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Death Of Serg't Nelson Imus

Death Of Serg't Nelson Imus image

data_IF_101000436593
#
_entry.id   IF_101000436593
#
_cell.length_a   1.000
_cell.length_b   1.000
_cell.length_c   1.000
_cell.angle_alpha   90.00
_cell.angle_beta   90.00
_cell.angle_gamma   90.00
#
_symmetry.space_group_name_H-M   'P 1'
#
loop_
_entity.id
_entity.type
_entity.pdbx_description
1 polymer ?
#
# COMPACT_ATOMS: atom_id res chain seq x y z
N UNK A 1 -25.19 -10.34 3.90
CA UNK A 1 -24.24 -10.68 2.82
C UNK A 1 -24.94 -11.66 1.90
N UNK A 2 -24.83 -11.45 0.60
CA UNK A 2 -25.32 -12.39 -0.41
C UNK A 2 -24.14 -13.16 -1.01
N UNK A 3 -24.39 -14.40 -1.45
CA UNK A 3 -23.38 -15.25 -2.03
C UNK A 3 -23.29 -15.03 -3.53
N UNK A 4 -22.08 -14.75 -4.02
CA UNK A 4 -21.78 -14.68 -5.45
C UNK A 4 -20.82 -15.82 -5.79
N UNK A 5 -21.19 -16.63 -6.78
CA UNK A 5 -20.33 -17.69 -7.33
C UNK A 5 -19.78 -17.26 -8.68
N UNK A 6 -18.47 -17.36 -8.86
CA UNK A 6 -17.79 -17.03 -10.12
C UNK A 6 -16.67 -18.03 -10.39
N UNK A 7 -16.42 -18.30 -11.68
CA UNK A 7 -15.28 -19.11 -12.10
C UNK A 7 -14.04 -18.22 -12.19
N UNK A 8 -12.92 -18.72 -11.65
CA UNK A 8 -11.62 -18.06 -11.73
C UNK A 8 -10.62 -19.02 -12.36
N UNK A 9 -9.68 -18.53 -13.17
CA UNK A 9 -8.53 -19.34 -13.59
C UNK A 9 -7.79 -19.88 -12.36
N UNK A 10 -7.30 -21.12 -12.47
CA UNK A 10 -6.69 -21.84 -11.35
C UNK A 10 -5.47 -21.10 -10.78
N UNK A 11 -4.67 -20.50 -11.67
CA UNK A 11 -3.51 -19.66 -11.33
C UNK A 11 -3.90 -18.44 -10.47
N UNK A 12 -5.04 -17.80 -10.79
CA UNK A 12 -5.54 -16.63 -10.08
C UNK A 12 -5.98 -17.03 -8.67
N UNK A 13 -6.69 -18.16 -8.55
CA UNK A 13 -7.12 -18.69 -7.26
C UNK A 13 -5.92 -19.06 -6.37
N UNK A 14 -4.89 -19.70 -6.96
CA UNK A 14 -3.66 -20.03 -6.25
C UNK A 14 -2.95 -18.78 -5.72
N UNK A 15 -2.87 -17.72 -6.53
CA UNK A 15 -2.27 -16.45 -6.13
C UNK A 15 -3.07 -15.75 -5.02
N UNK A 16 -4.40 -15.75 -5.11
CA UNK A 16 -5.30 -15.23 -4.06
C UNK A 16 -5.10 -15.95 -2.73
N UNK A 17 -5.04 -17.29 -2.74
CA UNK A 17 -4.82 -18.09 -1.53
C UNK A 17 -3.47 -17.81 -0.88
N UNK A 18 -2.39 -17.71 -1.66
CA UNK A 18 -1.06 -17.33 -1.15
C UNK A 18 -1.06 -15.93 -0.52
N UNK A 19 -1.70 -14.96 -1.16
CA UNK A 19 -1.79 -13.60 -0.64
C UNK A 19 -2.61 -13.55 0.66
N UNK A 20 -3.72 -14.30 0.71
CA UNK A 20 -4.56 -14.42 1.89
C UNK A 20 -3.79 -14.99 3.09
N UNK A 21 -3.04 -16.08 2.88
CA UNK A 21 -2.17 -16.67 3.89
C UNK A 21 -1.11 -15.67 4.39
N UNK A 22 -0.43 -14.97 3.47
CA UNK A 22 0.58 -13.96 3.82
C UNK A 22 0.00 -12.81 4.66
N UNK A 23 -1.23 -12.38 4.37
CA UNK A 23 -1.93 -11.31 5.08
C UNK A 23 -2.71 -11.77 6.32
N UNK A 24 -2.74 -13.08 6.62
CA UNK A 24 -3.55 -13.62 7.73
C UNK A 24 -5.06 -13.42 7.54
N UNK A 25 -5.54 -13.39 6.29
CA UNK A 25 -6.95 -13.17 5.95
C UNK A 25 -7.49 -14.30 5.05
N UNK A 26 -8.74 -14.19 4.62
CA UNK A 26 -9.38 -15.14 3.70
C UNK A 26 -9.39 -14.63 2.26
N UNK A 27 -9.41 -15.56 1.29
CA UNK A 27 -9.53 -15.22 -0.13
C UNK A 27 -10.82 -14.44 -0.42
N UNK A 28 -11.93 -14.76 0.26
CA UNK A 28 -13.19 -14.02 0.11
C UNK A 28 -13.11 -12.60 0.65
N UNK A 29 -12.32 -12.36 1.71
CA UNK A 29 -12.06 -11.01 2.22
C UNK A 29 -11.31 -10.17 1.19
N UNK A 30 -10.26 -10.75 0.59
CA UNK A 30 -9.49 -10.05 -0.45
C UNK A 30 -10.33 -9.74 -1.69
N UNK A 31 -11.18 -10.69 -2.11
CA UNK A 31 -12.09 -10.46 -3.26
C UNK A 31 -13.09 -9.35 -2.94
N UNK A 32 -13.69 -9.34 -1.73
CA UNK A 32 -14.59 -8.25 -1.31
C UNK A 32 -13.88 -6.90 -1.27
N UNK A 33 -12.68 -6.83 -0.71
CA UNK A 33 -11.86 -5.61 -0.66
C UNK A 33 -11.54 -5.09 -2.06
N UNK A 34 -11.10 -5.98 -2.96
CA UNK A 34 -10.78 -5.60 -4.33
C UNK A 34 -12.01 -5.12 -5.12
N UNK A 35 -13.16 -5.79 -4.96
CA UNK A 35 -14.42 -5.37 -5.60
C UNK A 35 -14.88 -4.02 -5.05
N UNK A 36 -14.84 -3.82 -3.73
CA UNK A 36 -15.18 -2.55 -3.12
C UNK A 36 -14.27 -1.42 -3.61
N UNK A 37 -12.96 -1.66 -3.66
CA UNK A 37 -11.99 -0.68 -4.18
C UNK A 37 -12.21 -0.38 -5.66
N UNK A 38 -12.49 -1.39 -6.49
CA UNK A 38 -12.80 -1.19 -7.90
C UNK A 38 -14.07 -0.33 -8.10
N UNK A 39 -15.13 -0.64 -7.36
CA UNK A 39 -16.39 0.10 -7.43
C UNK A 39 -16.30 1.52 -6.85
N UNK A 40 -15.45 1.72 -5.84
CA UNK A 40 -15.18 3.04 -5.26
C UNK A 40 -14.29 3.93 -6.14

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Aiwither cf Ann Arbor' noble and patnotie sous has been eomniitled to his last rusting place, wbere the horrors of war and the thunder ol baltle will never again disturb bis repose. Serg't. Nelson Imüs, of the Chicago Mcruaiuile Battery, died of ftver at Grand Gulf, Miss., May 14th, 1863.- Iliy bodv was brought to this place, and on' Sunday last bis funeral services wero liL'ld at the Episcopal Church, when the Rector, Iïev. G-. 1). Gillespie, deüvered ftn excellent sermón Ui a very large and sympathlzing audiunce. Tho procession which fulltiwed the corpse to the C'metttry, was mio "f thelargest which wc have ever seon in this cily. Serg't. Imus was born and reared in this city, where he has many friends who honored and loved him while living, and now sevorely mourn his early death. Mr. Imus a few monthá ago left a good situation with excellent prospecta before bim, and joined the Chicago Mercantile Battery, determined to peril life and all he holds dear in defen;e of the righlg and honor of his country. Like many of his gallant young companions in arms, ho has fallen at the post where duty called him, respectad and honored by all who can appreciato a noble and chivalrous spirit Serg't. Imus was at one time in the employ of the Michigan Central Railroad, and his motber and his many friends in Ann Arbor, will never forget the kindness and liberality of Mr. Kiee, the Superintendent of that road fur promptly and gratuitously dispatching a train of cara to this place, in order that tho friends of the deceased in Detroit and on tho line of the road might attend bis funeral. We take pleasure in affording the following resolutions adopted by the Chicago Mercantile Association : R. Ranson, ehairman of the Special Cornmittee appointed at a previous meeting to draft resolutions of respect to the memory of Sergeant Imus, deceased, reported following, which were unanimously adopted : Whkkbas, The sad intelligence has reached us of tho death of Sergeant Nelson Imus, who died at Grand Gulf, Miss., May 14th, 1863; and whereas, we know that hb battled manifully with the disease to which he feil a victim, participating iu the battle of Magnolia Hills, alter he had for weeks been unfit for dut}', and from that tíeid was sent back to Grand Gulf hospital to die ; and Whereas, We remember that he has, from the organizaron of our battery, been one of its most iaithful and constant members, enduring with us the privations of tho siege of Vicksburg, in December last, active in the battle of Arkansas Post, and with us, an uncompliiiuing fellcw sufferer in the entire cnmpaign of last winter ; therefore, Resolved, That in him we have lost a valued li 'iend, a genial and kind companion, a brave and noble soldier. Resolved, That the sympathie of this Association be extended to the widowed mother, his sister and friends, who with us mourn his untimely end. . Resol vedj'-Thnt the Clerk of this Association ba instructed to prepare a copy of these resolutions, and forward to the mother and sister of our deceased companion, resident in Michigan, and also for publication in the city papers. J. H. SWAN, Presiden. G. W. Monigomery, Secretary, Rkmains AnnivEj). - The remains of Sergeant Nelson Iinus, of the Chicago Mereantüe Bnttery, arrived in tliis city, by the Illinois Central Railroad, last evening, en route for Anrj Arbor, the residenco of his bereaved molher. The body is in charge of Corporal Gunlock, who wishes us, for the members, to thank tho officers and crew of the gnnboat Louisvillu, for their kind attention and very tiraely aid, in the servicas they renderad the members in the disintermont of tho remains. Their kindness orj the trip is duly appreciated. Many of our readors will remember an incident thatpecurred on the Michigan Central Railroad, some threeyears ago, which was freely spoken off in the newspapers. A flag-boy on that road, near Ann Arbor, one dark and foggy night, went down the track to meet the passenger express train. An accident had occurred to the track, and the coming train must be stopped or it vróald be wrecked, carrying destruction and death to the passengers. The boy earried a red lantern, and when ho saw the train approaching, he signalled it to stop. The engineer failed to see the signal, po donse was the darkness and the fog, seeing which, the boy hurled his lamp throngh thewindow of the engineor's caboose. The engineer, hearing the crash, and seeing the red lantern, knew there was danger, and immediately whistling " on brakes," the train was saved. That flag-boy was Nulson Imns, the bravo lud and